There is a story in Hindu Mythology about the phases of the moon came to be. As usual, there are numerous variations of this story, but the basic gist is that Ganesha (the elephant-headed deity) was returning from a great feast at a palace where he overindulged his sweet tooth and was feeling quite full as he teetered atop the mouse he rides upon (kind of like me at Mother’s Day brunch on Sunday…). In the moonlight a snake slithered onto the path and startled the mouse, knocking Ganesh off his mount. When he fell, the impact caused his belly to split open and all the sweets to spill out (“Like a piñata!” as one of my students said). Dismayed that he lost his delicious meal, he crawled around picking up the delicacies and stuffing them back into his belly, tying the snake around his middle like a belt to keep them all inside for good.
The moon, known also as Chandra, watched this scene unfold beneath him to great amusement and was laughing quite raucously. Ganesha, like most people, did not like to be made fun of, so he cursed Chandra that his light would never shine again. The moon immediately realized how much he had hurt the sweet and normally quite jolly deity and became very contrite and apologetic, begging Ganesha’s forgiveness. Ganesha of course accepts his forgiveness, but tells Chandra that unfortunately he is not able to rescind the curse. The moon is distraught – his beautiful, auspicious light would never shine again! Ganesha realizes that although he can't abolish the curse, he can modify his harsh judgment: for the first half of the month the moon’s light will get smaller and smaller until there is only one day with no light, then gradually get bigger and brighter for the second half of the month until he is returned to his full glory. Chandra is placated and slips easily into his new rhythm of life, and Ganesha goes home, happily full again.
Often in yoga we draw on the wisdom of nature to guide us, and the phases of the moon give us insight into the human condition. The moon is the moon: a giant hunk of rock circling the Earth. It doesn't change, it is always there, and no matter where we are on Earth, we see the same moon. But our experience of it is different - sometimes we see it at night, sometimes during the day, sometimes huge and full and sometimes not at all. One of my favorite Sanskrit sayings is "Ya drishti sa srishti”, which means “As your vision is, so is creation.” or in other words "The world is as you see it.”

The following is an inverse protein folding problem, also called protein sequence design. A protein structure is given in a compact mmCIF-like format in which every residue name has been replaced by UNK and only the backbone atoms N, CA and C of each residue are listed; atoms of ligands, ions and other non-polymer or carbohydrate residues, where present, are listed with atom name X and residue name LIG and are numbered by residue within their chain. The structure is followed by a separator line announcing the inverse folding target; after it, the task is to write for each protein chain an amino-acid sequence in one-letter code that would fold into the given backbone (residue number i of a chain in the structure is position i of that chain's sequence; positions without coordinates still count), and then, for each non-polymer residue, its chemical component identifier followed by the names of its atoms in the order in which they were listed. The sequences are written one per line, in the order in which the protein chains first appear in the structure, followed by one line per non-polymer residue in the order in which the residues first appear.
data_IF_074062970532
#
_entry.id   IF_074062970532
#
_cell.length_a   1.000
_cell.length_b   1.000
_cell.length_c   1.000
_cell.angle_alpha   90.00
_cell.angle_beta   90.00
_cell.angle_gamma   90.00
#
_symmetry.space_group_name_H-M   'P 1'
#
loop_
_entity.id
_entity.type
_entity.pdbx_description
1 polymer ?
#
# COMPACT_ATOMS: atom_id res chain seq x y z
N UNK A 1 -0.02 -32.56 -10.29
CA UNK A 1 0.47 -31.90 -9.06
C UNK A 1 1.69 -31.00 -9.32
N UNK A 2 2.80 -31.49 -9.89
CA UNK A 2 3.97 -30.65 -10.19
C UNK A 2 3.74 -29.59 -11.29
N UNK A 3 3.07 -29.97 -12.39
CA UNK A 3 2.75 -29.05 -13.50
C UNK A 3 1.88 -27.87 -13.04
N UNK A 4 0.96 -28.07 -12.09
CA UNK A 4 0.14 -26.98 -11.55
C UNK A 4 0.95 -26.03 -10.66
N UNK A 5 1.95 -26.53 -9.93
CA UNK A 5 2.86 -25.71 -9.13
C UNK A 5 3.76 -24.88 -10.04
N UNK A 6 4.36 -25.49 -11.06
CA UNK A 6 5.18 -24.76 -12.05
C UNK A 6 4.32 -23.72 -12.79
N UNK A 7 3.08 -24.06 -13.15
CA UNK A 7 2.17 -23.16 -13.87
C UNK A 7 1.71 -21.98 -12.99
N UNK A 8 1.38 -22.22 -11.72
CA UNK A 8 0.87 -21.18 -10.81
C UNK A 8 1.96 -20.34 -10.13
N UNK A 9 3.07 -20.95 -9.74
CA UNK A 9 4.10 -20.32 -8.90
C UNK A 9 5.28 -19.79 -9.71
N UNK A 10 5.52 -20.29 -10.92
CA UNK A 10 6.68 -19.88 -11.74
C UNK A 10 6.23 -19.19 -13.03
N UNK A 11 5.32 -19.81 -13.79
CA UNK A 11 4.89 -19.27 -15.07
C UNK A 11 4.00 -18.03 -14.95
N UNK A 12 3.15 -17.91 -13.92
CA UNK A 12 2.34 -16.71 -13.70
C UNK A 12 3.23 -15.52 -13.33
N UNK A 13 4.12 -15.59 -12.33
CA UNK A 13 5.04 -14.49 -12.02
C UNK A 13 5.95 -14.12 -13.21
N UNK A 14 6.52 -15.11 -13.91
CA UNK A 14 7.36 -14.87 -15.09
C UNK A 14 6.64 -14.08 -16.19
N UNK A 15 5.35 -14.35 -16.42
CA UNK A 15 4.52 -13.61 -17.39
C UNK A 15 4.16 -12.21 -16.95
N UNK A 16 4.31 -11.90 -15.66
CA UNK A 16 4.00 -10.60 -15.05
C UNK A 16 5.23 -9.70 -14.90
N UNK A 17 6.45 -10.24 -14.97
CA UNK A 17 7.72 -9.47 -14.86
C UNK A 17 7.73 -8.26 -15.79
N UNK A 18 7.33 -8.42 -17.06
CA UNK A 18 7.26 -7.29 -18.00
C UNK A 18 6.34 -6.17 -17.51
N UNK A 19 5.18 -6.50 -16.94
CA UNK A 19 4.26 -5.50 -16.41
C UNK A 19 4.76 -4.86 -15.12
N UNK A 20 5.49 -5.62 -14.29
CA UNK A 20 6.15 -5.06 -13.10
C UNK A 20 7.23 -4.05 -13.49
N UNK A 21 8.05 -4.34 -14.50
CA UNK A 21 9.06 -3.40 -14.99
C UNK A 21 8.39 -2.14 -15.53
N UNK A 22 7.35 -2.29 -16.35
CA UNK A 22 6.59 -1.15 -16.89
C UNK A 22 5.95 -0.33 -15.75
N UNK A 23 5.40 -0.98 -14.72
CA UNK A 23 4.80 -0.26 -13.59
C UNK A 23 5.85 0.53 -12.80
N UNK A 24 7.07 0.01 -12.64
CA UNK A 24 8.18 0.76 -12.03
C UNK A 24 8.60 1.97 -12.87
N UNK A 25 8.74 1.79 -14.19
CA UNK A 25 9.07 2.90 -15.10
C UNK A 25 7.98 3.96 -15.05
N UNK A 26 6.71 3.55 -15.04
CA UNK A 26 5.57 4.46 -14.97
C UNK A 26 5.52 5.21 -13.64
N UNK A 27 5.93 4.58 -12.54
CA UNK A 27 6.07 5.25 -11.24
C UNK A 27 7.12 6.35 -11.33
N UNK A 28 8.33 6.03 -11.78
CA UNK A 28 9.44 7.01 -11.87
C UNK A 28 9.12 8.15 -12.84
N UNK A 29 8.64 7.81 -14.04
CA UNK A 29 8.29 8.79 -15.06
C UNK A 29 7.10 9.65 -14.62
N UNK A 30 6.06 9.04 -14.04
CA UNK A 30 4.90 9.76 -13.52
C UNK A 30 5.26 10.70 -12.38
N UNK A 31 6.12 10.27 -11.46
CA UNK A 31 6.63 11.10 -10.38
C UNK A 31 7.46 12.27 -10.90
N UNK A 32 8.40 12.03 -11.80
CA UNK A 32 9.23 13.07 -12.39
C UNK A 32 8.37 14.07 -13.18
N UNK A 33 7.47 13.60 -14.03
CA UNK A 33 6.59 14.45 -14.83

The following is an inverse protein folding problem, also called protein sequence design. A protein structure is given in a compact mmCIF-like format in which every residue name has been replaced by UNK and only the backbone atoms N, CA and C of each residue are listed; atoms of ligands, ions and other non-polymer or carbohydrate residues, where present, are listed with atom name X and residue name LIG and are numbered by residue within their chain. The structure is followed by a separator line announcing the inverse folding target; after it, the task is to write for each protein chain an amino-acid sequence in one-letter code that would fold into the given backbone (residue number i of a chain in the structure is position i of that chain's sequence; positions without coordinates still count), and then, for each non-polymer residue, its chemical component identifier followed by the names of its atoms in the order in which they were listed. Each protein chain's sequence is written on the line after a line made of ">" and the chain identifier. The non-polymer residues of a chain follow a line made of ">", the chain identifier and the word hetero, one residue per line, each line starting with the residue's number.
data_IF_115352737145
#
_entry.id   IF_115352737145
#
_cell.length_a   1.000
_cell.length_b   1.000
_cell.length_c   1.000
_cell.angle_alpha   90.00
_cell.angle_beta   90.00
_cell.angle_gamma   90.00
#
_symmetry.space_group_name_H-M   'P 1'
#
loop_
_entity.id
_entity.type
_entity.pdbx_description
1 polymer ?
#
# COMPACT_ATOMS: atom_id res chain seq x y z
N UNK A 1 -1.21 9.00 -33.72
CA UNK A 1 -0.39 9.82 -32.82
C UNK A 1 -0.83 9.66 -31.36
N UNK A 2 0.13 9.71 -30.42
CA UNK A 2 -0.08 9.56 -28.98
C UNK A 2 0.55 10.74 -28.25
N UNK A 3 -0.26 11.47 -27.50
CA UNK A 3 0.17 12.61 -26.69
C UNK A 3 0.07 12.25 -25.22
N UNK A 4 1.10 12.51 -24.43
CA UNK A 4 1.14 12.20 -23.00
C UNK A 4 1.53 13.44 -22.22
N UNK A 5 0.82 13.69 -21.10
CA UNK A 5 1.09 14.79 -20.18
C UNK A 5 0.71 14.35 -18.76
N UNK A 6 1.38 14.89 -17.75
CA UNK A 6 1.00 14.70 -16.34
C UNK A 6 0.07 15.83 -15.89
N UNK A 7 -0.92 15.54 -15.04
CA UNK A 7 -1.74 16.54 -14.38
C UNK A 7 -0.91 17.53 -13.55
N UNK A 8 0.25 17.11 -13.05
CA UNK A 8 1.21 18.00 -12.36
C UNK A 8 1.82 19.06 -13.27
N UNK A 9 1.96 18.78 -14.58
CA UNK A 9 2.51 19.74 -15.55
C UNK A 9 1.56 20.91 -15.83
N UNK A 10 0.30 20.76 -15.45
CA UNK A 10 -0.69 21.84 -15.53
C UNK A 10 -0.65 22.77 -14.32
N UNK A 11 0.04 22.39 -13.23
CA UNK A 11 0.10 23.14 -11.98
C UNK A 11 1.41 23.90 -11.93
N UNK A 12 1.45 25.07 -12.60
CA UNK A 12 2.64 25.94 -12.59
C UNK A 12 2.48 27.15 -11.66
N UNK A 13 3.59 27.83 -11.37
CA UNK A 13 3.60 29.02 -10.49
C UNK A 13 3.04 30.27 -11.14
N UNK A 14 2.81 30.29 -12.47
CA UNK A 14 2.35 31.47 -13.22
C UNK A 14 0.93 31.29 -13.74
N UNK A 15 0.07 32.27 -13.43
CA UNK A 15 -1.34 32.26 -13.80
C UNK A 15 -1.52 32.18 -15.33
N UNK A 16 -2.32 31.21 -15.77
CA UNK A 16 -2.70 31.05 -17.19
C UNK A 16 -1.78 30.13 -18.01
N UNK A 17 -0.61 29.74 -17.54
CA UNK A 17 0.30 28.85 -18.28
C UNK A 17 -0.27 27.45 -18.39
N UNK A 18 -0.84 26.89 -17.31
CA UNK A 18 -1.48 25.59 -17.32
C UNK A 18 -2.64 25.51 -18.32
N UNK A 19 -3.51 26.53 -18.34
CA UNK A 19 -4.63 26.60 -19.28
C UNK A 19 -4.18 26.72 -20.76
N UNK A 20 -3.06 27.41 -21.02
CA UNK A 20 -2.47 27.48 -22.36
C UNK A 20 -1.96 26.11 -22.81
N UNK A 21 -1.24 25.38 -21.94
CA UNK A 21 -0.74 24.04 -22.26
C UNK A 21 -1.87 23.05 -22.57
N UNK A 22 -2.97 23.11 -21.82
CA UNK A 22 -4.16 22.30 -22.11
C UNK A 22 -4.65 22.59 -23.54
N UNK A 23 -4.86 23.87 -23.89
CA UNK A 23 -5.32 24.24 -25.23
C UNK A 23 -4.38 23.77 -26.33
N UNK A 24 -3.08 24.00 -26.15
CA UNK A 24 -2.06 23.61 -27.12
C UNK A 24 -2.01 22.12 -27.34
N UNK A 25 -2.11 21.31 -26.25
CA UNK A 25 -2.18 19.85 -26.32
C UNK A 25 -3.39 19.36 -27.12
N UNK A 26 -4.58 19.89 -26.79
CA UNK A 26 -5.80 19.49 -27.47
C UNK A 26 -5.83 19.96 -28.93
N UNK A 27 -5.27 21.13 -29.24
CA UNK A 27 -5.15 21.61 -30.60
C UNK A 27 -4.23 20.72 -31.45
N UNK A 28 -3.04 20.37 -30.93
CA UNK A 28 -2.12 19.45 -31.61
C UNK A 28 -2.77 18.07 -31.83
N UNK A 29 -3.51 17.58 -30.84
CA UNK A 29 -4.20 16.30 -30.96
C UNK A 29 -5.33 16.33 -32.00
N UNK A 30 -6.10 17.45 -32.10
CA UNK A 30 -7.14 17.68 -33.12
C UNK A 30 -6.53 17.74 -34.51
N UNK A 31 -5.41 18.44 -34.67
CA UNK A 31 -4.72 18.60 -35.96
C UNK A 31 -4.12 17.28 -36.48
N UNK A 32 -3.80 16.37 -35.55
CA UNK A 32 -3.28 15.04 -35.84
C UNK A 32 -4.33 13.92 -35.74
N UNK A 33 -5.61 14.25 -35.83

Our “reality” is as we see it – just as our experience of the moon changes based on the position of the Earth and the Sun, our experience of the hidden beauty of the universe shifts and changes based on the circumstances of our lives. Some days are half moon days, some days are full moon days – some days we remember clearly our wholeness and freedom, and some days we can only access a sliver of it, or none at all. As the moon phases remind us, although the light is smaller as the moon waxes and wanes, it is no less brilliant. The moon reflects its radiant light no matter how big or small it appears in the sky, and even on a new moon day when we can’t see it at all, we can always remember that it is there and hopefully that is enough to get us through until the next phase. And just as the moon is tethered to the Earth through the pull of gravity, our practice can help tether us to what keeps us in orbit in our own lives – the “giant hunk of rock” that is the core and truth of our true nature: radiant, illuminative grace.
Tantric philosophy tells us that the sun and moon, light and dark, are simply opposite sides of the same coin. Just as we can’t have an inhale without an exhale, they are inextricably linked and one is not “better” than another, they just “are" (like the sun and the moon). Our yoga practice helps us to find as much joy in the shadows, the lunar side, as we do in the bright solar places in our lives. No matter what cycle of life we find ourselves in, yoga helps us to connect to fullness and shine as bright as we can whatever phase we find ourselves in. We always have the choice to be as radiant and full as the moment allows for.
Off the Mat:
Make it a point this week to notice the moon. Observe its subtly shifting and changing form. Each time you see it, remind yourself that it is the same moon, only your limited experience of it has changed.
On the Mat:
Warm up with a Chandra Namaskar or Moon Salutation - there many variations found online and work towards Ardha Chandrasana in your practice this week. If this is a pose you have already mastered, try a more challenging caritation such as Ardha Chandra Chapasana, Parivrtta Ardha Chandrasana, or Baddha Ardha Chandrasana. The moon represents cool, quiet, calm energy, so even if you are doing a vigorous practice work to invite lunar qualities to all you do. Finish with Chandra Bhedana pranayama to seal your practice.
For the Anusara junkies:
Open to Grace: Open to your breath and open whatever phase of your life you find yourself in with acceptance.
Muscular Energy: Drawing in (to FP) and connecting to that which is ever present and constant and holds you steady as a rock.
Draw muscles to bones like the moon is drawn to the Earth.
Standing strong and firm in whatever chapter of your story you are living today.
Like the pull of the moon on the oceans, draw into that which is heavy and strong in your life.
Organic Energy: Shine brightly in whatever phase of existence you are in.
Root (from FP to floor) and ground yourself in your true nature of freedom and joy.Shine and radiate luminescent lunar light from the core of your being.